Quotes

Maria: I do not know how to kiss, or I would kiss you. Where do the noses go?
See more »

Crazy Credits

Opening credits prologue: any mans death diminishes me, because I am involved in Mankinde: and therefore never send to know For Whom The Bell Tolls It tolls for thee.

Spain, 1937 See more »

Connections

Referenced in Married for Life: For Whom the Bell Tolls (1996) See more »

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User Reviews

 
A Spanish Microcosm
20 May 2008 | by (Berlin, GER) – See all my reviews

Based in Ernest Hemingway's world famous bestseller, this film is one of those classical melodramas, even though not in a Douglas Sirk style and maybe of quite another matter. In the book, Hemingway worked up his own experiences in the Spanish Civil War of the 30s - the film was shot in the middle of World War II - and that is why certain things are plain "clear". Of course, the whole plot of the film takes place solely within the lines of the Republican forces. Of course, it takes an unequivocal stand against Franco's fascism and its followers. Of course, the male lead, an expert for explosives, is a sincere American who stands on the right side. But without any cynicism, For Whom the Bell Tolls is in an utterly positive sense straight, straightforward, "clear", or however you want to word it.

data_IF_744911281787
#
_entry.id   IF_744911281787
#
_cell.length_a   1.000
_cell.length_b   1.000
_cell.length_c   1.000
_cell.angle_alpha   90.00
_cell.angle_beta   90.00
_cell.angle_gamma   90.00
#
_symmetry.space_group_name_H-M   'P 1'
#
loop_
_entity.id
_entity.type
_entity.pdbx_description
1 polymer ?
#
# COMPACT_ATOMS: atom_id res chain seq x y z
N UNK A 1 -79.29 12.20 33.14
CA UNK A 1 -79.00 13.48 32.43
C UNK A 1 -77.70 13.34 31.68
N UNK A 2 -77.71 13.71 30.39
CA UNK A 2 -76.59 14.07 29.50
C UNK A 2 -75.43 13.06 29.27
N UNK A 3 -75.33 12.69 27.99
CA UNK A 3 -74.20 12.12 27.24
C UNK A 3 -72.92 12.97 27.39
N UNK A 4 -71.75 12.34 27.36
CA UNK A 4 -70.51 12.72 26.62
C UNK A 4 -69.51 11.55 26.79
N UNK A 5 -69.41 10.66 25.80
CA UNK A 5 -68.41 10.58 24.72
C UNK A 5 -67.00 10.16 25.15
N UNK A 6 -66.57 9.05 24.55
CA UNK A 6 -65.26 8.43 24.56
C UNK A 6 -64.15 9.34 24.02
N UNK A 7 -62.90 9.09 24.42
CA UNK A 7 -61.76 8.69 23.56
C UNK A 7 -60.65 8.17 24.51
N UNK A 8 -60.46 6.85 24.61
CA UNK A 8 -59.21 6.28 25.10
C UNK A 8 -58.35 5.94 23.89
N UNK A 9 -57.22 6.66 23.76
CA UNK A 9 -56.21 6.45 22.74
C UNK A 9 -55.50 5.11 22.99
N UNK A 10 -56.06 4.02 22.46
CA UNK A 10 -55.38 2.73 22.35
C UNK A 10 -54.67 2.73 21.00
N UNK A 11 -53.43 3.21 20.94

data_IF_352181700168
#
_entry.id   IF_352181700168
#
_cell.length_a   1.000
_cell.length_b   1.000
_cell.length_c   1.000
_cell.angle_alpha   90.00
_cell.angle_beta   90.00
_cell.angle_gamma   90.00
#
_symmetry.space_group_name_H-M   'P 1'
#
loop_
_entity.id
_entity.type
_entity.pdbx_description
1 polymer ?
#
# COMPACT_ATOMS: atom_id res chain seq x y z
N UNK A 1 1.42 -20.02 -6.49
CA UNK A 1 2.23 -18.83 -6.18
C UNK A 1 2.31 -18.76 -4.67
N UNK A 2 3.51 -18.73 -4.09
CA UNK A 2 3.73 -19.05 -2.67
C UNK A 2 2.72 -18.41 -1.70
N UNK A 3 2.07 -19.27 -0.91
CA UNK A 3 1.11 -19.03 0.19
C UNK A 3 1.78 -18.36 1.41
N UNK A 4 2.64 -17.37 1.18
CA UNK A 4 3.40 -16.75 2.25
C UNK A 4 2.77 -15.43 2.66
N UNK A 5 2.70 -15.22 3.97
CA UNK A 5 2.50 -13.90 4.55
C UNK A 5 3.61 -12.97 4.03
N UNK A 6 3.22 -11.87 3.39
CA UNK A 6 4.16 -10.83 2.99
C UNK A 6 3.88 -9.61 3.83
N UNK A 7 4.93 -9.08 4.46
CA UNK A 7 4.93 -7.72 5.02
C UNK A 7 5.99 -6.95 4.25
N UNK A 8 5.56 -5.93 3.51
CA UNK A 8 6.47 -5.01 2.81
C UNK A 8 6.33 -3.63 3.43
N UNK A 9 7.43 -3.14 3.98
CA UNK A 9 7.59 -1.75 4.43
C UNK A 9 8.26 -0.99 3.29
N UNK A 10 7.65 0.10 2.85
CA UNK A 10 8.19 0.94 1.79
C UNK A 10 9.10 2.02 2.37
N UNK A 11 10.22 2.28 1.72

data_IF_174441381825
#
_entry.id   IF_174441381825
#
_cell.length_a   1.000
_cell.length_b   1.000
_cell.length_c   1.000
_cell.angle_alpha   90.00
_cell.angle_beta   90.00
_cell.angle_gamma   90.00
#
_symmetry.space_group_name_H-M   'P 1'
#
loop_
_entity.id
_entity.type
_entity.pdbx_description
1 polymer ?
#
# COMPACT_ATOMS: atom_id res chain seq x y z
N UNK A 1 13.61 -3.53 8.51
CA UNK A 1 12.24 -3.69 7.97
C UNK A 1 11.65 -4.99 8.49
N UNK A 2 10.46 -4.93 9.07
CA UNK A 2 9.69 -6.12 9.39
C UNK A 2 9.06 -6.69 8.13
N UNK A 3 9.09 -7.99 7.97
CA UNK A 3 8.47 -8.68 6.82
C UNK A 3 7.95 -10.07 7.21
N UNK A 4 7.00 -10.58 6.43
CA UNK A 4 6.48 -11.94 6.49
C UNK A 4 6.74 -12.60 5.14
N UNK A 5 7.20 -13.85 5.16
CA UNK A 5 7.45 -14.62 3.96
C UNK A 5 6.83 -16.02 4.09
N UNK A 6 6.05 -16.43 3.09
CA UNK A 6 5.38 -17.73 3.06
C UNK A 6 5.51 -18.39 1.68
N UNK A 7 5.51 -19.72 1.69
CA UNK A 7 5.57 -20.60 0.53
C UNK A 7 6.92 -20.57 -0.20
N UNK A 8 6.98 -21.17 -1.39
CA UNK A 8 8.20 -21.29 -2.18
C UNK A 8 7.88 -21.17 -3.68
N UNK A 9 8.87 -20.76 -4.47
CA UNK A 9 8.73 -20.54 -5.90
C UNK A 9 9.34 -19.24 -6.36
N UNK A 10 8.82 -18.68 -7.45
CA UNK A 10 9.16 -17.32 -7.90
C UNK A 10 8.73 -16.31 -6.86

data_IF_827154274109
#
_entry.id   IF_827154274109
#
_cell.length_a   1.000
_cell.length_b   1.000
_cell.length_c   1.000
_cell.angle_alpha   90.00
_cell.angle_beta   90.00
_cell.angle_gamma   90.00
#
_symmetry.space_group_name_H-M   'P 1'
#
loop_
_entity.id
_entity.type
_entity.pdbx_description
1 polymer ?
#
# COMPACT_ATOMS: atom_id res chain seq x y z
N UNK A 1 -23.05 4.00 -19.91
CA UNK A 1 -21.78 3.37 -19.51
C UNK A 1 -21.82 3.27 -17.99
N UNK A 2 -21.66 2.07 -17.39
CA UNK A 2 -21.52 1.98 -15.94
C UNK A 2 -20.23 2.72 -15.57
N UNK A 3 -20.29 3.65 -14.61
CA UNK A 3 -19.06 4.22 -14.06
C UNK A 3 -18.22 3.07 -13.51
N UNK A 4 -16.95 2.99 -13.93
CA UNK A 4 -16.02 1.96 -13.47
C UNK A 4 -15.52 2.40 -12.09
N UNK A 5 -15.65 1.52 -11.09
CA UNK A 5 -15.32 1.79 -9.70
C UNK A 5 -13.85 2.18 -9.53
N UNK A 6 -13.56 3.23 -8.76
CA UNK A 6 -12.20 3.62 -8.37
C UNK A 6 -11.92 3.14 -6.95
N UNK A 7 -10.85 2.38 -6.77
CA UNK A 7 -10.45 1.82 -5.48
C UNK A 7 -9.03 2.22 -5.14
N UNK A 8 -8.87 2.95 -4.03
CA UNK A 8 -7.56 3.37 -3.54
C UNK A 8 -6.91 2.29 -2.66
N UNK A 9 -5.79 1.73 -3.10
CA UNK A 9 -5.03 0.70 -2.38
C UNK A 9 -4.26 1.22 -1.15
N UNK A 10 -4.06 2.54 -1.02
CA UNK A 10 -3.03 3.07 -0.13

Sam Wood shaped the story through three strands: the love between María (Ingrid Bergman) and Robert (Gary Cooper), the preparations of a detonation and the conflict in the group with Pablo (Akim Tamiroff). Here, Wood presents a set of excellent characters. Pablo, brilliantly played by Tamiroff, as the most enigmatic of the ensemble, does not only bring trouble into the group, but also impersonates a man who is torn between friendship/solidarity and personal interest. Robert is a sober, prudential, reflecting man who knows what he wants, but sees danger in his love for María. He is not an ignorant macho, but someone who carefully listens, evaluates and then decides. And then there is Pilar, played by Katina Paxinou, this rough, angular, active woman with heart, a heart which is not only on the right place, but also has a deep feeling for what is going wrong in her country and what danger is coming up for her and her people if Franco might win the war. It seems as if Wood adapted a real and important protagonist of the Civil War with the character of Pilar: the Communist leader Dolores Ibarruri aka "La Pasionaria".

With this variety of human patterns, Wood gives us a cross-section through a small, "spatially limited" civil society where the story line can be interpreted in context to the events in 1943 in Europe. Hitler and his allies are at the high peak of their conquest- and extermination campaigns. In this respect, the film asks the question, how democracy is going to work after the terror is defeated, taking also those into account who are erratic and cowardly like Pablo. And it asks the question for consideration between betrayal and solidarity, love and necessity.